Now, once the machines are powered off, right click on the virtual machine in the list on the left-hand side menu of your Proxmox UI and select “Convert to Template” option and within few seconds, you will notice that the icon is now changed for the VM to a template icon. Now your node templates are ready.
Using node templates to add nodes to your cluster
Now to add nodes, first we would need node virtual machines, let’s clone the virtual machines from the newly created template. For my use case, I have created 3 node machines, but you can add as many as you wish to. Ensure, that you create a full clone and once each machine is created, you have static IP addresses assigned to these machines. Once all the node machines are created and booted, let’s add them to the cluster by running the below command. Ensure to replace
<CONTROLLER_IP> with the IP address of your controller node,
<TOKEN> with the token provided in the output and the
<CERT_HASH> with the certificate hash provided in the output.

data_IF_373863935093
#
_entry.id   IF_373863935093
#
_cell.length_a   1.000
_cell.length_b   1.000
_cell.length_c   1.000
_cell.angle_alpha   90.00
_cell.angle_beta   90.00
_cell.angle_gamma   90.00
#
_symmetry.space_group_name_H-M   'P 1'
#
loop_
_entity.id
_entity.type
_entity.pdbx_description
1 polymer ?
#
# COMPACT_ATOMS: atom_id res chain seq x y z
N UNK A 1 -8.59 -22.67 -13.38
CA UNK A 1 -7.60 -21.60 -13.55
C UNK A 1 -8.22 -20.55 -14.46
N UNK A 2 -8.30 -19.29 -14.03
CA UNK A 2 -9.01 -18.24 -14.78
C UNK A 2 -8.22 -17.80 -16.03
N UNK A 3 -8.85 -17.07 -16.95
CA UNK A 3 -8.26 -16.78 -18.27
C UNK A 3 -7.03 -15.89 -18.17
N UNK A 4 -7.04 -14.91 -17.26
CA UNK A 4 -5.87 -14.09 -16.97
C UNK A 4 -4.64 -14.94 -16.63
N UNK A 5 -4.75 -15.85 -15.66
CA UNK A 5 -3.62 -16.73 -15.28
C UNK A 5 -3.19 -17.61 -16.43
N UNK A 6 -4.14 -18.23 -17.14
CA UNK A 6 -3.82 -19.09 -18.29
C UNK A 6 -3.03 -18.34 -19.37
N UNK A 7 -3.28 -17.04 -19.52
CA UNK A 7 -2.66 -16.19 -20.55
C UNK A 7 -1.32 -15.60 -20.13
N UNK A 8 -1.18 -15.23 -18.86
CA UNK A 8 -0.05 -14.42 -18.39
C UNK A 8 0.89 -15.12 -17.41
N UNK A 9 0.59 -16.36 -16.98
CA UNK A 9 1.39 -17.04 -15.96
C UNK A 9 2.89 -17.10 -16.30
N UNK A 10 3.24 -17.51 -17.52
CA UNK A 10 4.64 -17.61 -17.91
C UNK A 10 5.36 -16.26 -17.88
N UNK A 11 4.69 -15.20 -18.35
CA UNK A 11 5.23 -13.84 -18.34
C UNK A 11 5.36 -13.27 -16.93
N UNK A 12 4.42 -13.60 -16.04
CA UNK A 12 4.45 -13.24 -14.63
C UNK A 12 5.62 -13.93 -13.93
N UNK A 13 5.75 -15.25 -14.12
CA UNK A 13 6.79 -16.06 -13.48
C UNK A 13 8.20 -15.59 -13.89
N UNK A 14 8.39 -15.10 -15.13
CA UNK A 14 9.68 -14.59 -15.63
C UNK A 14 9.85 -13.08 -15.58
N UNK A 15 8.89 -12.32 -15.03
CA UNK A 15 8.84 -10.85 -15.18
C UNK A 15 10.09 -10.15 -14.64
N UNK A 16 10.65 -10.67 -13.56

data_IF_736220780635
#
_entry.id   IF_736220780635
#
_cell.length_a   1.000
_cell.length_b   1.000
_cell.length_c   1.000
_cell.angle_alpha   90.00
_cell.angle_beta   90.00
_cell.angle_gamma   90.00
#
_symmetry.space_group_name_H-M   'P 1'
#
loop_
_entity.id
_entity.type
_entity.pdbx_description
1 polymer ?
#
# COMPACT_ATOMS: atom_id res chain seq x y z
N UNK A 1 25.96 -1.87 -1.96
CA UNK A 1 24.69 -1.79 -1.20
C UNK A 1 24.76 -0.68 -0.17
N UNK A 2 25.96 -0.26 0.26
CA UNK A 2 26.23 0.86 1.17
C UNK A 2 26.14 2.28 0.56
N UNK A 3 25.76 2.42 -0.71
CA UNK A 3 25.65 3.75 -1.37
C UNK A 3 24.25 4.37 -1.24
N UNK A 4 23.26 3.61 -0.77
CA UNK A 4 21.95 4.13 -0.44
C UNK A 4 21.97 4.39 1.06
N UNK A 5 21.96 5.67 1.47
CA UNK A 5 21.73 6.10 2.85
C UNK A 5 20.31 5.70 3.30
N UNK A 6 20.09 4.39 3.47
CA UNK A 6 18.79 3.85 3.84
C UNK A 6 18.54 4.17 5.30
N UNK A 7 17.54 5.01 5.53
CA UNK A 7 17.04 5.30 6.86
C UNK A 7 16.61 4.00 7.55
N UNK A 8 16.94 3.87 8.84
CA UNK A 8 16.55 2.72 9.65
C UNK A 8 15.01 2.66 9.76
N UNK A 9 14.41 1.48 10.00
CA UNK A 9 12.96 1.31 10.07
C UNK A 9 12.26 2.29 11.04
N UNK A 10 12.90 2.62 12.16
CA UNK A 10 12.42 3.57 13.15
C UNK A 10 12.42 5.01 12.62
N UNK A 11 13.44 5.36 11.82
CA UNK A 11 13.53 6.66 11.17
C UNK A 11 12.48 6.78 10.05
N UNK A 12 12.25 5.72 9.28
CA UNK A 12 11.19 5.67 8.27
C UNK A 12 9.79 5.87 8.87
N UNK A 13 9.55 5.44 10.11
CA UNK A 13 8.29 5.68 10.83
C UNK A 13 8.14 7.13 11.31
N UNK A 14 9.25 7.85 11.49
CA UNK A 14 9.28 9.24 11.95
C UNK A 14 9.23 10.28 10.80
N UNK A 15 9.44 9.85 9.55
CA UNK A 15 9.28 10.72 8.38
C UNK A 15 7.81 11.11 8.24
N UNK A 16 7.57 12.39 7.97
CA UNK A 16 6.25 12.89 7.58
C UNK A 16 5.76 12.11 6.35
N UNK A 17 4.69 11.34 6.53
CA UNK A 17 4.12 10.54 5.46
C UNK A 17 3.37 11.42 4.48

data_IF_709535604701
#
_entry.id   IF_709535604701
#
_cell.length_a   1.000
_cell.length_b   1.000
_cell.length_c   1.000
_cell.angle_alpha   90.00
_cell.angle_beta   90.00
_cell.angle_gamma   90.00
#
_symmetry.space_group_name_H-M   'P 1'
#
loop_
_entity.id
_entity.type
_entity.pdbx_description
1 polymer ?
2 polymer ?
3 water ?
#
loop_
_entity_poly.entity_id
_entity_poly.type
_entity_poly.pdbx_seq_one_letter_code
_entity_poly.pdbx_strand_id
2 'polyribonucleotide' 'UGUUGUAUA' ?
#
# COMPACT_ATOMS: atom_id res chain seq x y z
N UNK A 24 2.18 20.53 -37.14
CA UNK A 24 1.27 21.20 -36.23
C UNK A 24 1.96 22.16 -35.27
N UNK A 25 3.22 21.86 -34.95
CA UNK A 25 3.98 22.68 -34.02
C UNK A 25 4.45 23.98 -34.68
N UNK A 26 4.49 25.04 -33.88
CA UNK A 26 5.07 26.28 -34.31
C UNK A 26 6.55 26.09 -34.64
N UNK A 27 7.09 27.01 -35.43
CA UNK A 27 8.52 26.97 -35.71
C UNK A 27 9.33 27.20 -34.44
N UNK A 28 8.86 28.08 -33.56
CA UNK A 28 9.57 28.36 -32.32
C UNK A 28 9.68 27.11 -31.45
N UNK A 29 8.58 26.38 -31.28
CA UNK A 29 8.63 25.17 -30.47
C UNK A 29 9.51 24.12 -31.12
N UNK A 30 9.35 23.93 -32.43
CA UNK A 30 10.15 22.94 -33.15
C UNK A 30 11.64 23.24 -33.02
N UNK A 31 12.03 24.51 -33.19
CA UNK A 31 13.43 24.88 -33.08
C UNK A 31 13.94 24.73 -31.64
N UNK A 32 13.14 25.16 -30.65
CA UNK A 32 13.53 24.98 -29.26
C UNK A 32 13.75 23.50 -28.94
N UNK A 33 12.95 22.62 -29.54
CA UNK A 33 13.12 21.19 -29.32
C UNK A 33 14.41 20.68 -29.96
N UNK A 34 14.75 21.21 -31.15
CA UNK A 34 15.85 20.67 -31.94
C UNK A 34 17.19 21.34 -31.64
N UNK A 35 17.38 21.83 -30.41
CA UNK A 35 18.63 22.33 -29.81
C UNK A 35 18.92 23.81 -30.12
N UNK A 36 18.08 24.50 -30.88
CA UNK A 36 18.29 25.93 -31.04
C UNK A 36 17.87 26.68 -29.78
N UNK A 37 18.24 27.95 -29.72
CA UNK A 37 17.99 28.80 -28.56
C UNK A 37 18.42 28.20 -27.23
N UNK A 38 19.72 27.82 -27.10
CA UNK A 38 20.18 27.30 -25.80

$ sudo kubeadm join <CONTROLLER_IP>:6443 --token <TOKEN> --discovery-token-ca-cert-hash sha256:<CERT_HASH>
Usually, the above command will be provided when you initialize the cluster, but for some reason if your token expires or you were not able to copy the command, you can get the new token and command to join the cluster with the below command.
$ sudo kubeadm token create --print-join-command
It will take a moment for the nodes to be ready. You can check the status by running the below command on your controller to get the status of your nodes.
$ kubectl get nodes
Congratulations. We have our own Kubernetes or what everyone calls it as K8s cluster setup in our home lab environment. I will have more blogs coming up on showing how we can automate the deployment of containers and create pipelines.